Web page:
So, the principles of natural justice cannot be deemed to have been violated if there was no enquiry when the workmen, instead of expressing a desire for a hearing before the enquiry officer, wanted the management to take up the cause with the union and negotiate with them, and it cannot also be said that in such a situation, the rule of fair hearing or fair opportunity has been in any way violated.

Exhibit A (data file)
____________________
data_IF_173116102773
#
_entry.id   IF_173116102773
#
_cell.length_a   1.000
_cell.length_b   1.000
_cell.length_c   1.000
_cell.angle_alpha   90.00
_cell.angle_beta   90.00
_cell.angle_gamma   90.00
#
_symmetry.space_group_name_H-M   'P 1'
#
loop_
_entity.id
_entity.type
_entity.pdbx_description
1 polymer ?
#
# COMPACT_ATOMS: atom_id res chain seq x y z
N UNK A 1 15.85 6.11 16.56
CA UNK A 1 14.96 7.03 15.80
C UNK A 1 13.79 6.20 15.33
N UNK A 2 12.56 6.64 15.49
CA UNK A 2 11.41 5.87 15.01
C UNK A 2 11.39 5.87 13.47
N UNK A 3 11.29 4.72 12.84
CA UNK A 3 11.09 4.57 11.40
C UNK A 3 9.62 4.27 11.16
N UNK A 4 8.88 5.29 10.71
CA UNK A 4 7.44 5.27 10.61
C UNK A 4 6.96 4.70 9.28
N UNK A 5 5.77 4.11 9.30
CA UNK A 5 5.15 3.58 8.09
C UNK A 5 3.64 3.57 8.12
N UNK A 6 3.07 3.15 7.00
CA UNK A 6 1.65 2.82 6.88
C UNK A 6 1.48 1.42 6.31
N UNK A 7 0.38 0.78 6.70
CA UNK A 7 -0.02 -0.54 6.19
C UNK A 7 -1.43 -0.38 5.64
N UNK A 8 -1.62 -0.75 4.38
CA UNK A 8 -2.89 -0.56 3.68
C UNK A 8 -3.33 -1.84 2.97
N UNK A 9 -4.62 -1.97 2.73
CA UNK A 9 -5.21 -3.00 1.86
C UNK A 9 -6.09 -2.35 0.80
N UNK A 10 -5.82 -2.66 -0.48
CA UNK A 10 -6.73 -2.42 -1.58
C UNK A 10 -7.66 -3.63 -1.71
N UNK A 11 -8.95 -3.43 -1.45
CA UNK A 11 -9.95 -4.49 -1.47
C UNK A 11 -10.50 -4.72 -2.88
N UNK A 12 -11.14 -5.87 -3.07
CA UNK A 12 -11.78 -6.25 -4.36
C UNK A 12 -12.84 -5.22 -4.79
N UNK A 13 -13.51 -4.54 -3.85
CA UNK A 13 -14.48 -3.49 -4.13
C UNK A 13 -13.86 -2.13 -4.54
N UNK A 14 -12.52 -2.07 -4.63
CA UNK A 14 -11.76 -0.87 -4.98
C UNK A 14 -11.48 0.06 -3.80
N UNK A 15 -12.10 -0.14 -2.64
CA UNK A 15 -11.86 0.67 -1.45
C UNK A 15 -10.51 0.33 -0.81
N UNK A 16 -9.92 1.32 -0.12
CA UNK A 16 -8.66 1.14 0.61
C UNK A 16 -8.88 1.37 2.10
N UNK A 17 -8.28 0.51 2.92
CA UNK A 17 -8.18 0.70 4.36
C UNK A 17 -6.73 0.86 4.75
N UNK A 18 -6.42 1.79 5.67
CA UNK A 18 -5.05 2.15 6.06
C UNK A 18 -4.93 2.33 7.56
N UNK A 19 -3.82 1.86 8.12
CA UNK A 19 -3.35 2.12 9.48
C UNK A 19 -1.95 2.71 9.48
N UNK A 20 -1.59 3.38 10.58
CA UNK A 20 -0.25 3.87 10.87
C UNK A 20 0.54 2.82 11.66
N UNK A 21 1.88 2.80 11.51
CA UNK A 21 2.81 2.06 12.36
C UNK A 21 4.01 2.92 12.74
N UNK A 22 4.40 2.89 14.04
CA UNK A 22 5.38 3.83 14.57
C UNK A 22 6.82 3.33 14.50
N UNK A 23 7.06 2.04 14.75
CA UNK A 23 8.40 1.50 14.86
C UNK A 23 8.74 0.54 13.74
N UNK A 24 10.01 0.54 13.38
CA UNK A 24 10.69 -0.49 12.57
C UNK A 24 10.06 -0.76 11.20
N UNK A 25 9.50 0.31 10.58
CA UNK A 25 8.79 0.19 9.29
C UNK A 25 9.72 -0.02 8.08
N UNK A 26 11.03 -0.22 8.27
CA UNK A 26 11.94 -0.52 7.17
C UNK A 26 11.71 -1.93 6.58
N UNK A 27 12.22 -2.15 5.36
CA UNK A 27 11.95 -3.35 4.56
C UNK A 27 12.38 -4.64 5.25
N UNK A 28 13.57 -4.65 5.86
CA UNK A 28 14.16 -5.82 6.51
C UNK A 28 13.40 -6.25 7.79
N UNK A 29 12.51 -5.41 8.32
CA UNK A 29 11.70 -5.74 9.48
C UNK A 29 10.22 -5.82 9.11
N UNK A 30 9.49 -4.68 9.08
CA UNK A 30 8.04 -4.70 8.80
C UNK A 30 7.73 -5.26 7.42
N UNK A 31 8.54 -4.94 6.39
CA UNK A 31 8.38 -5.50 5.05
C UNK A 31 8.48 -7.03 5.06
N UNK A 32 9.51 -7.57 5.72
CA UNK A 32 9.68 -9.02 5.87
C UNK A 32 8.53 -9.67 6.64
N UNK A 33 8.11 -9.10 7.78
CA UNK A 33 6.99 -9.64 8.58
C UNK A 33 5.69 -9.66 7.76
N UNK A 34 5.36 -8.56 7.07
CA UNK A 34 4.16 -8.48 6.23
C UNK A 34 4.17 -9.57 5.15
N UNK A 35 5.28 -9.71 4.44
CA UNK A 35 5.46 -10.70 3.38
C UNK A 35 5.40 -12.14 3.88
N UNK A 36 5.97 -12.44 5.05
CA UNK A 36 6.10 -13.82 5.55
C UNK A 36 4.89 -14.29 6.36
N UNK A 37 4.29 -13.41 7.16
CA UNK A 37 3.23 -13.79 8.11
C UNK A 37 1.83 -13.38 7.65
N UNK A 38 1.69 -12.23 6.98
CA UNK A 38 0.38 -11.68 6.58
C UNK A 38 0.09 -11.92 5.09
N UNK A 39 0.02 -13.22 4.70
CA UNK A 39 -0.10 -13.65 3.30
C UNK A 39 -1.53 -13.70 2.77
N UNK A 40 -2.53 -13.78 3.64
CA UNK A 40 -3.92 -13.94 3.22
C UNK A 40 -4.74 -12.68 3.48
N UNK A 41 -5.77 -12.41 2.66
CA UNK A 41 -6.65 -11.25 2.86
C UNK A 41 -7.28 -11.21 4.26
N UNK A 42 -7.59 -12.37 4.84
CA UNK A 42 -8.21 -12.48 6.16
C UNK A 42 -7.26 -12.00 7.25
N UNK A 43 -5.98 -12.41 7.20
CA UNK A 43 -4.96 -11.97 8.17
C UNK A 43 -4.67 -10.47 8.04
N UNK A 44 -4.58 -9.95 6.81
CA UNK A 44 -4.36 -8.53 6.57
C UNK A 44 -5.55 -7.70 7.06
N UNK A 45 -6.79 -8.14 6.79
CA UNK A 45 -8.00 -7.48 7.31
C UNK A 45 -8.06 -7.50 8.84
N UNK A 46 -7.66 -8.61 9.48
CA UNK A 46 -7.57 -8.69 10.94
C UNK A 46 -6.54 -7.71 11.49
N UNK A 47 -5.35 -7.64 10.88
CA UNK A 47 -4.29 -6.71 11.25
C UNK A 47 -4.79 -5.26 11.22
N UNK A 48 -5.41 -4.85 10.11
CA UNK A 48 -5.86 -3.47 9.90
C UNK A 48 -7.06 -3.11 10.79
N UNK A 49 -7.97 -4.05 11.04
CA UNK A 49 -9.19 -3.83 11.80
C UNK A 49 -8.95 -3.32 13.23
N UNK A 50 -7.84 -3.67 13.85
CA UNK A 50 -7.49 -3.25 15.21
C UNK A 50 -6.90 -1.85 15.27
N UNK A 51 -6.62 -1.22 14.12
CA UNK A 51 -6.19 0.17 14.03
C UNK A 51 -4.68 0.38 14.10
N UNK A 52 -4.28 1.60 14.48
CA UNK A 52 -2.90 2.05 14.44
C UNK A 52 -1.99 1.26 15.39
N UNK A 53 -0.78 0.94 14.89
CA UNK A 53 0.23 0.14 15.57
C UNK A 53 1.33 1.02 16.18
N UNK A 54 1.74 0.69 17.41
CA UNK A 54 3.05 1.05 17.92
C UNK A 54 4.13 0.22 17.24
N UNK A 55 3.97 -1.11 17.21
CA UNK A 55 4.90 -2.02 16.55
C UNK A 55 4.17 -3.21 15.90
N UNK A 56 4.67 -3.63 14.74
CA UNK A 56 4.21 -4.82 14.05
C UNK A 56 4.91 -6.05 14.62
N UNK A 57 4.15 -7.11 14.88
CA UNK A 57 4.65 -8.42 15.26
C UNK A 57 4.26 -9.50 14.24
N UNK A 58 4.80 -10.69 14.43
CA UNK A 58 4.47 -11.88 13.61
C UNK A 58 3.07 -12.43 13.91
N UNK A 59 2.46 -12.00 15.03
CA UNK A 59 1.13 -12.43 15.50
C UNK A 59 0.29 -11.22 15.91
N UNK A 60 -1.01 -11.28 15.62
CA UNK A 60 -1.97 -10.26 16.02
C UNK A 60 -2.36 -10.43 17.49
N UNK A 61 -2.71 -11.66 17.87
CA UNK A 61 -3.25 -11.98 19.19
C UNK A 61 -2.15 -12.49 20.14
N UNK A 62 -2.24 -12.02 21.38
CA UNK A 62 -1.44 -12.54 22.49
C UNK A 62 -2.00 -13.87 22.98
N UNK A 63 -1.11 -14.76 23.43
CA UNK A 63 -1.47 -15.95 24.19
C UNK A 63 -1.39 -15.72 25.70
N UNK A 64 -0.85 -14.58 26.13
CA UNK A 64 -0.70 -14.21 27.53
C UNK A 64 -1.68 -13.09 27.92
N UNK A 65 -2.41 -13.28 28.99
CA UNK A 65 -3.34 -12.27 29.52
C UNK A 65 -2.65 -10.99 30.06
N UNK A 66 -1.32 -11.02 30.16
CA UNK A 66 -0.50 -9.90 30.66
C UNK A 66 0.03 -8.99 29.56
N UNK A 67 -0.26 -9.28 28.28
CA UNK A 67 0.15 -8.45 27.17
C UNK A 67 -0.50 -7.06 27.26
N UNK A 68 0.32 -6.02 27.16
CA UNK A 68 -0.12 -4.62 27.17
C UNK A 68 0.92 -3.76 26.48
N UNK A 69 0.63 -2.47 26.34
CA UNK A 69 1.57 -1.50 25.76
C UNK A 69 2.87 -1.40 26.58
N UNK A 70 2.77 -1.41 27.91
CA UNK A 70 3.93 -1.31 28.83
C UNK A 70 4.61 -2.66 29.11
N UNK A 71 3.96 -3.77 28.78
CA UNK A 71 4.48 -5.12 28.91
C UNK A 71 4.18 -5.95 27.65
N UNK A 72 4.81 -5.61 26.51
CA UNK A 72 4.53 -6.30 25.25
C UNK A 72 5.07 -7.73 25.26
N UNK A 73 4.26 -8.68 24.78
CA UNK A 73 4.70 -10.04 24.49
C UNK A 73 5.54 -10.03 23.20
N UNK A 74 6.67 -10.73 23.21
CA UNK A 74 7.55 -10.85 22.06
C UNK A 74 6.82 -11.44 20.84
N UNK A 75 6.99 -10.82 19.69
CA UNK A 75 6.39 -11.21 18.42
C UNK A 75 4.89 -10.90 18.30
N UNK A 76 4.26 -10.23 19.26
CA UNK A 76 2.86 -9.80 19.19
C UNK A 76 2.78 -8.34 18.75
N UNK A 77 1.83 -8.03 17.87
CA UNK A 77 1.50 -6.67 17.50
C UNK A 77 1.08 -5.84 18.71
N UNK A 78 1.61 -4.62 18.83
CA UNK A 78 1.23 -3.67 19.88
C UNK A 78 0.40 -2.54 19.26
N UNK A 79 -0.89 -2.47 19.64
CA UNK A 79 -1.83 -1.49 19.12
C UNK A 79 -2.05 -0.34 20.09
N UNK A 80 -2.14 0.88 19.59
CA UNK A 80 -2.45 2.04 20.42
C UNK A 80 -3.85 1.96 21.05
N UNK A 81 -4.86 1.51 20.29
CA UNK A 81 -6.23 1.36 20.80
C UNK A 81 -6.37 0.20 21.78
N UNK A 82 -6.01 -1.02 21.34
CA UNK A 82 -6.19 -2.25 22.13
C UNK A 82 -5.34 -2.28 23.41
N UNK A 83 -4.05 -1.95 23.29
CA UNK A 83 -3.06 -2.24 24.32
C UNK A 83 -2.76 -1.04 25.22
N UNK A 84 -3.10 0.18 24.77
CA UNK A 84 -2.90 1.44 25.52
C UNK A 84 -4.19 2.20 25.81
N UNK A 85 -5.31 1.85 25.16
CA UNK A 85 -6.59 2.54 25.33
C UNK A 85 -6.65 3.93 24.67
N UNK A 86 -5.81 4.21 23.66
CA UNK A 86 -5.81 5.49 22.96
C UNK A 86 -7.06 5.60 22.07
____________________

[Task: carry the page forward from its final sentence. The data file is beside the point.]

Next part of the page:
4. The next question is whether the Labour Court was right in having refused approval under Section 33(2). I have already said that the proceedings by the enquiry officer should be deemed to be valid and, therefore, the finding of the Labour Court that such was not the case is not acceptable. In all cases where the approval is sought under Section 33(2), the Labour Court's jurisdiction is very much circumscribed. It does not sit as an appellate Court to weigh the pros and cons and apply its mind to find out whether a different conclusion on the facts is possible. Its duty is to see whether the enquiry satisfies the principles of natural justice and whether there was material for the management to act in the manner they did and whether their act does not savour of any malpractice such as victimisation. In the absence of such an indication ex fade in the proceedings of the enquiry officer, the Labour Court is normally expected to approve the decision of the domestic enquiry officer and grant the permission under Section 33(2). There is no occasion in the instant cases for the Labour Court to undertake a fresh enquiry. It is only in cases where there was no domestic enquiry or the proceedings at the domestic enquiry are in any way vitiated in the manner stated above, the Labour Court would have jurisdiction to undertake a re-enquiry, accept fresh evidence, re-appraise the same and render a new decision thereon. If everything was normal in the domestic enquiry and there is nothing illegal in it, then the Labour Court has no jurisdiction to direct the management to let in fresh evidence on the subject to enable it to give a decision on such fresh material placed before it. It is now well-recognised that the Labour Court's jurisdiction to direct a fresh enquiry notwithstanding the fact that there was an earlier domestic enquiry has to be founded on material which discloses an absence of a domestic enquiry or a flaw in such proceedings. I have already held that in the instant cases, the domestic enquiry proceedings do not reflect or reveal any such error or vitiation. In that view, the re-appraisal of the evidence by the Labour Court is without warrant and the resultant conclusion on such improper procedure has to be let aside.